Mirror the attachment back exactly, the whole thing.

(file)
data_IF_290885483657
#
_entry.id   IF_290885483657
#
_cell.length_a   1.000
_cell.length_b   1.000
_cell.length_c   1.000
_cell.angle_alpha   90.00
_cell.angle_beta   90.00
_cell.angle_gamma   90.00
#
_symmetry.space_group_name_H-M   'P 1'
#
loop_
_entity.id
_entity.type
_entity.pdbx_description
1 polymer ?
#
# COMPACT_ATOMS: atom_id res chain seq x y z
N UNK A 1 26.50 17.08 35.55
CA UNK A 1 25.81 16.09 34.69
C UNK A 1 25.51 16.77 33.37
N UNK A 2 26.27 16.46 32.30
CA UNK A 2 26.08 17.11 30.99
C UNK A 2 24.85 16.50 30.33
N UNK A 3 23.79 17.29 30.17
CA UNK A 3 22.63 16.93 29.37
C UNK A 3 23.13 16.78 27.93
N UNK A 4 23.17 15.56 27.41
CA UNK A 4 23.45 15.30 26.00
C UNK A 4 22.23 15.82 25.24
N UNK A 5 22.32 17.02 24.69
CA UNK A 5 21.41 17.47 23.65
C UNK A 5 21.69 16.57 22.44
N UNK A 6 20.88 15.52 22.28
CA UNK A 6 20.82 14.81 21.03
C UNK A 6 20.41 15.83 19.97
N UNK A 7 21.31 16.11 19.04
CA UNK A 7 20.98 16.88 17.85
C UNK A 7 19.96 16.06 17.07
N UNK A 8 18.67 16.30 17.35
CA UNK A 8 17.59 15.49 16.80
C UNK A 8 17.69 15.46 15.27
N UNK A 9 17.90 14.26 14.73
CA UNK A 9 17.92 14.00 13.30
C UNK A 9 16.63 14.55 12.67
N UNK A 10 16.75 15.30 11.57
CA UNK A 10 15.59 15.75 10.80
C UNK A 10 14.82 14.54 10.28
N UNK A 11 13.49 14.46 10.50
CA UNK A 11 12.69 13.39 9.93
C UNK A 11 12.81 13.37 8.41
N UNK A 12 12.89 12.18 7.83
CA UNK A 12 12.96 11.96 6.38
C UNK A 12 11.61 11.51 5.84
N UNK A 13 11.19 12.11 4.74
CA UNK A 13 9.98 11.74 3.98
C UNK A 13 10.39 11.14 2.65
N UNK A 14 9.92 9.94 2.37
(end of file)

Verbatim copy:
data_IF_290885483657
#
_entry.id   IF_290885483657
#
_cell.length_a   1.000
_cell.length_b   1.000
_cell.length_c   1.000
_cell.angle_alpha   90.00
_cell.angle_beta   90.00
_cell.angle_gamma   90.00
#
_symmetry.space_group_name_H-M   'P 1'
#
loop_
_entity.id
_entity.type
_entity.pdbx_description
1 polymer ?
#
# COMPACT_ATOMS: atom_id res chain seq x y z
N UNK A 1 26.50 17.08 35.55
CA UNK A 1 25.81 16.09 34.69
C UNK A 1 25.51 16.77 33.37
N UNK A 2 26.27 16.46 32.30
CA UNK A 2 26.08 17.11 30.99
C UNK A 2 24.85 16.50 30.33
N UNK A 3 23.79 17.29 30.17
CA UNK A 3 22.63 16.93 29.37
C UNK A 3 23.13 16.78 27.93
N UNK A 4 23.17 15.56 27.41
CA UNK A 4 23.45 15.30 26.00
C UNK A 4 22.23 15.82 25.24
N UNK A 5 22.32 17.02 24.69
CA UNK A 5 21.41 17.47 23.65
C UNK A 5 21.69 16.57 22.44
N UNK A 6 20.88 15.52 22.28
CA UNK A 6 20.82 14.81 21.03
C UNK A 6 20.41 15.83 19.97
N UNK A 7 21.31 16.11 19.04
CA UNK A 7 20.98 16.88 17.85
C UNK A 7 19.96 16.06 17.07
N UNK A 8 18.67 16.30 17.35
CA UNK A 8 17.59 15.49 16.80
C UNK A 8 17.69 15.46 15.27
N UNK A 9 17.90 14.26 14.73
CA UNK A 9 17.92 14.00 13.30
C UNK A 9 16.63 14.55 12.67
N UNK A 10 16.75 15.30 11.57
CA UNK A 10 15.59 15.75 10.80
C UNK A 10 14.82 14.54 10.28
N UNK A 11 13.49 14.46 10.50
CA UNK A 11 12.69 13.39 9.93
C UNK A 11 12.81 13.37 8.41
N UNK A 12 12.89 12.18 7.83
CA UNK A 12 12.96 11.96 6.38
C UNK A 12 11.61 11.51 5.84
N UNK A 13 11.19 12.11 4.74
CA UNK A 13 9.98 11.74 3.98
C UNK A 13 10.39 11.14 2.65
N UNK A 14 9.92 9.94 2.37